This classic study of the effect of unemployment and of the ways of relieving it upon actual, typical families of the 1930s and 1940s is a vivid, startling picture of the demoralizing influence and consequences of America's relief policies during the Depression years. The study comprises an incisive interpretation of the problem and a series of absorbing human interest stories of representative families on relief—cases selected from experiences of relief, including the records of families from various religious groups in an exhaustive study conducted in New York City.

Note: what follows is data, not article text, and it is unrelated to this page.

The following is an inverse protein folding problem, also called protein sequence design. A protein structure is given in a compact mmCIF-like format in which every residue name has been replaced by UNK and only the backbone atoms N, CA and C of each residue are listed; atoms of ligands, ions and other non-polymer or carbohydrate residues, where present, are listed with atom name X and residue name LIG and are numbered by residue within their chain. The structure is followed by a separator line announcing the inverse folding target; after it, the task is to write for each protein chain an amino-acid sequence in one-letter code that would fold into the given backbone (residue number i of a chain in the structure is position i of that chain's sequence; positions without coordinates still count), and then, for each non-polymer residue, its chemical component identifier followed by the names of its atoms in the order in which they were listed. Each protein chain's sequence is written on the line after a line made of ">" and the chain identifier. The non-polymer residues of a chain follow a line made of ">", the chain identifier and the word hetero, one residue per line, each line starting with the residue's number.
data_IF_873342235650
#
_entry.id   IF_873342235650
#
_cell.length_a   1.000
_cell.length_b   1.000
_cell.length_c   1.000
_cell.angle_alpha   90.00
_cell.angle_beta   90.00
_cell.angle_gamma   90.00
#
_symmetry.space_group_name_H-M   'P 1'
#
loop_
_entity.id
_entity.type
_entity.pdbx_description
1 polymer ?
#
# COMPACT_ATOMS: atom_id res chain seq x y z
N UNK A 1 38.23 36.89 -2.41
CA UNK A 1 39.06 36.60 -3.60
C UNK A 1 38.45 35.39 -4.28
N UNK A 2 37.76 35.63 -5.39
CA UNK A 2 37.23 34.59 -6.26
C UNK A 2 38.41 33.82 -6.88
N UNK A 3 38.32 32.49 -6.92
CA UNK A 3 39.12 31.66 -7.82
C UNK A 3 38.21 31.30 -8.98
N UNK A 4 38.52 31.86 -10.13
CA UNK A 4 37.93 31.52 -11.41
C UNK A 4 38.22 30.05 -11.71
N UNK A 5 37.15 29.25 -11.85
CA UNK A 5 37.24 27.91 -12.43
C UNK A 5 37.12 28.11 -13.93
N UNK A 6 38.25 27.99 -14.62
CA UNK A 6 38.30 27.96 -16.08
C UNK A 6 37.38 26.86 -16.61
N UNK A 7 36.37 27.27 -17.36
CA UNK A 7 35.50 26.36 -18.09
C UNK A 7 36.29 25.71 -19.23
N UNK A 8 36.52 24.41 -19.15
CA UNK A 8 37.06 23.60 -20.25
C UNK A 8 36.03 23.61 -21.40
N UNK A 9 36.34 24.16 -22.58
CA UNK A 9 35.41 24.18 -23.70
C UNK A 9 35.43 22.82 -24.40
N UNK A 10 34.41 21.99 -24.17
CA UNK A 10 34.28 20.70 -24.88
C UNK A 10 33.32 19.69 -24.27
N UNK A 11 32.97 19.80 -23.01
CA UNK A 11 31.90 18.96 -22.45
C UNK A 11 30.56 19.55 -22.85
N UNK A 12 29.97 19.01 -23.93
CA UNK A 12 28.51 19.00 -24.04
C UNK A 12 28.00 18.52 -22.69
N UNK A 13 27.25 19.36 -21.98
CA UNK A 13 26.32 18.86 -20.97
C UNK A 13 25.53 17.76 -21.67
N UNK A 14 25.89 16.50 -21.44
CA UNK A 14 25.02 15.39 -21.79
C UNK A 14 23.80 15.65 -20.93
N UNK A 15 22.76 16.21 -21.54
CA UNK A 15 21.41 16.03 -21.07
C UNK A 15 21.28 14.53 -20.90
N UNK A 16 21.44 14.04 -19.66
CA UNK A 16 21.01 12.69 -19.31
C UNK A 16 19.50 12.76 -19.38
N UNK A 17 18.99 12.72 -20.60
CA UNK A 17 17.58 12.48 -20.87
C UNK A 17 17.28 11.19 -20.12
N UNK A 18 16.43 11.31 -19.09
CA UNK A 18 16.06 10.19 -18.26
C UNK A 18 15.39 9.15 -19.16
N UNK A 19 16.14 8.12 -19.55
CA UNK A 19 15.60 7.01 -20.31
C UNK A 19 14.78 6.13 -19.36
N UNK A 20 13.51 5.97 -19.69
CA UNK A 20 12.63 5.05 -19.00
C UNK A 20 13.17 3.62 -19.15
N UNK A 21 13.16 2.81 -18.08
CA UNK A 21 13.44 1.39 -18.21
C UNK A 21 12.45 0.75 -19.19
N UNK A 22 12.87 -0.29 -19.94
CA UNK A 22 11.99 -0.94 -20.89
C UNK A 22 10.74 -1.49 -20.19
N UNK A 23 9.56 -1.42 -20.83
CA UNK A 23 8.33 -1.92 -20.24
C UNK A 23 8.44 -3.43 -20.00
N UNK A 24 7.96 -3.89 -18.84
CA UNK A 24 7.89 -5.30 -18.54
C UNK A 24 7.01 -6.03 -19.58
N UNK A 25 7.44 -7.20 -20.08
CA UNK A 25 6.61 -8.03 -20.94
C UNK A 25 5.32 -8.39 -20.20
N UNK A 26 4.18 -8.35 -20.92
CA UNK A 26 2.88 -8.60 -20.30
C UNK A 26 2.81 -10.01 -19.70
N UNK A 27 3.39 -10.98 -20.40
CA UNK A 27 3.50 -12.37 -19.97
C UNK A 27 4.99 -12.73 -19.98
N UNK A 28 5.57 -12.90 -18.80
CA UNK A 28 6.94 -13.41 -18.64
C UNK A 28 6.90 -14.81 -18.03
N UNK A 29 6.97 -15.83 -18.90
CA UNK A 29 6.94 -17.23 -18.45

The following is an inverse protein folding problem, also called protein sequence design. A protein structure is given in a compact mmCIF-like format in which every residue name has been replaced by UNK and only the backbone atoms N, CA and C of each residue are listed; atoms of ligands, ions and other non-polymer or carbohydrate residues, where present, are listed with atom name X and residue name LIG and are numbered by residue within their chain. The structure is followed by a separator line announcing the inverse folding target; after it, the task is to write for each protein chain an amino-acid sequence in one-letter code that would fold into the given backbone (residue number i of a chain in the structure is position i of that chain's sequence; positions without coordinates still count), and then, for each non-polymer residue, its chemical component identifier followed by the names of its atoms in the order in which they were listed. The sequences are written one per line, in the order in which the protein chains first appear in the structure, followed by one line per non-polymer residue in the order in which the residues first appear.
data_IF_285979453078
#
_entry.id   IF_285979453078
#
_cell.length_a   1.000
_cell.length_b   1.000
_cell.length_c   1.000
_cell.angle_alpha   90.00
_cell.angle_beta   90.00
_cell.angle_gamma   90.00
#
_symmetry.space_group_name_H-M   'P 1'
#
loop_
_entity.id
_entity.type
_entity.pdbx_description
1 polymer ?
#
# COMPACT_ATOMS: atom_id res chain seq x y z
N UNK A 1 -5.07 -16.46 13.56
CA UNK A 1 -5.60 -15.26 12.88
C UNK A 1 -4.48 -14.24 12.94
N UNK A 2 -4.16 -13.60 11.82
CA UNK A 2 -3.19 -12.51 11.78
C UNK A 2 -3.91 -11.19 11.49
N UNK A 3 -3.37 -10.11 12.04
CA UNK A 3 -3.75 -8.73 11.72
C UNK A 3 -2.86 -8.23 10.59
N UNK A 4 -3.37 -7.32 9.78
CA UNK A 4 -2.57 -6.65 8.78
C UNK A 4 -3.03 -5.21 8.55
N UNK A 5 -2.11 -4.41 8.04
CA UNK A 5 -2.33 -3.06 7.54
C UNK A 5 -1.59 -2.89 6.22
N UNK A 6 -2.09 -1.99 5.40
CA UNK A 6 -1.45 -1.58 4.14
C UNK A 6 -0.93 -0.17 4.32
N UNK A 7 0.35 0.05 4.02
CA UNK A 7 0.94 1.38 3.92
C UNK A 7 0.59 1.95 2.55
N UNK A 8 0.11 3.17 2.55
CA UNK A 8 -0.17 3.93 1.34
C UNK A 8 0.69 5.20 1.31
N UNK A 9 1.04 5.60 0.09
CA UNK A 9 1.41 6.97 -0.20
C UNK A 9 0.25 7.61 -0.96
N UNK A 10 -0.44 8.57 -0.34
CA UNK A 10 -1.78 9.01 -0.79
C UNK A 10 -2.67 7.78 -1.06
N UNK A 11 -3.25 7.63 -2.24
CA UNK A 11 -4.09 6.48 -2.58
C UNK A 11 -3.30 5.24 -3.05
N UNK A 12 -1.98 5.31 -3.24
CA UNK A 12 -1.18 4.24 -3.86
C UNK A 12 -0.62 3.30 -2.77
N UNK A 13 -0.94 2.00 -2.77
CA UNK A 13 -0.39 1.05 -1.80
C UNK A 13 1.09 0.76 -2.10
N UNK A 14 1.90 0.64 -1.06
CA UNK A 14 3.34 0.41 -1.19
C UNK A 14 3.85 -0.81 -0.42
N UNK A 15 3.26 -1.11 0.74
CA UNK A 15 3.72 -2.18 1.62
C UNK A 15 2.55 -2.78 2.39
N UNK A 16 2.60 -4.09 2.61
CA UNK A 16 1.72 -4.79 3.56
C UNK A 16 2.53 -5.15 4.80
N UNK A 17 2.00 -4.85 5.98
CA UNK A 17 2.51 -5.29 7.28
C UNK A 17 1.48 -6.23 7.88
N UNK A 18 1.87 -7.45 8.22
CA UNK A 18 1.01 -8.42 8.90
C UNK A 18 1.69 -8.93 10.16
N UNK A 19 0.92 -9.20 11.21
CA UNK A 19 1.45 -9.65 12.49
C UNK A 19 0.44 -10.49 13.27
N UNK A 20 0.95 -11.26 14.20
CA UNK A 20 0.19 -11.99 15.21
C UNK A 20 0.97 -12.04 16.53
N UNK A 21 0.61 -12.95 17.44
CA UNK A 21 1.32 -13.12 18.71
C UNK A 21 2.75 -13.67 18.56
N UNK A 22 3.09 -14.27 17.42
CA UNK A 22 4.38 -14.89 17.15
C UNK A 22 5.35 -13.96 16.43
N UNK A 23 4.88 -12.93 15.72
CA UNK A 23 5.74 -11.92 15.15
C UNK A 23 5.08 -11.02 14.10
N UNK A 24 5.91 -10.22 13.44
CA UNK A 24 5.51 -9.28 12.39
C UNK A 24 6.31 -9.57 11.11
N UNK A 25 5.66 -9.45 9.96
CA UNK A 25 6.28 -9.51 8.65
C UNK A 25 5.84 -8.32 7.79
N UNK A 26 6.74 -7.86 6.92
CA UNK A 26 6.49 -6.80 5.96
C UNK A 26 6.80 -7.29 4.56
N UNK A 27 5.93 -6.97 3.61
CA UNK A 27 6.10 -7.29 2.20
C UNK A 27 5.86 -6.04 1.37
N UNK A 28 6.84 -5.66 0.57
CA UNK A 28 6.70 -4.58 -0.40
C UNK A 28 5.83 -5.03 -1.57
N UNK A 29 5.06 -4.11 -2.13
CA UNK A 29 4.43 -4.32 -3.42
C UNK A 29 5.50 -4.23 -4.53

Most research on unemployment of the 1930s conspicuously lacks studies of the unemployed themselves. Yet, this is the crux of the matter—necessary to truly understand the cbnsequences of unemployment then and now, so as to deal with it intelligently and efficiently. This book deals with what employment does to people. It answers important questions about the unemployed that are rarely asked. Who are they? Did they fail to earn a living even in prosperous times? What precipitated their unemployment? Do they prefer relief to work? Did unemployment bring about changes in how they think and feel? This is a volume of continuing relevance, and will be of interest to legislators, economists, social scientists, social workers, and psychologists.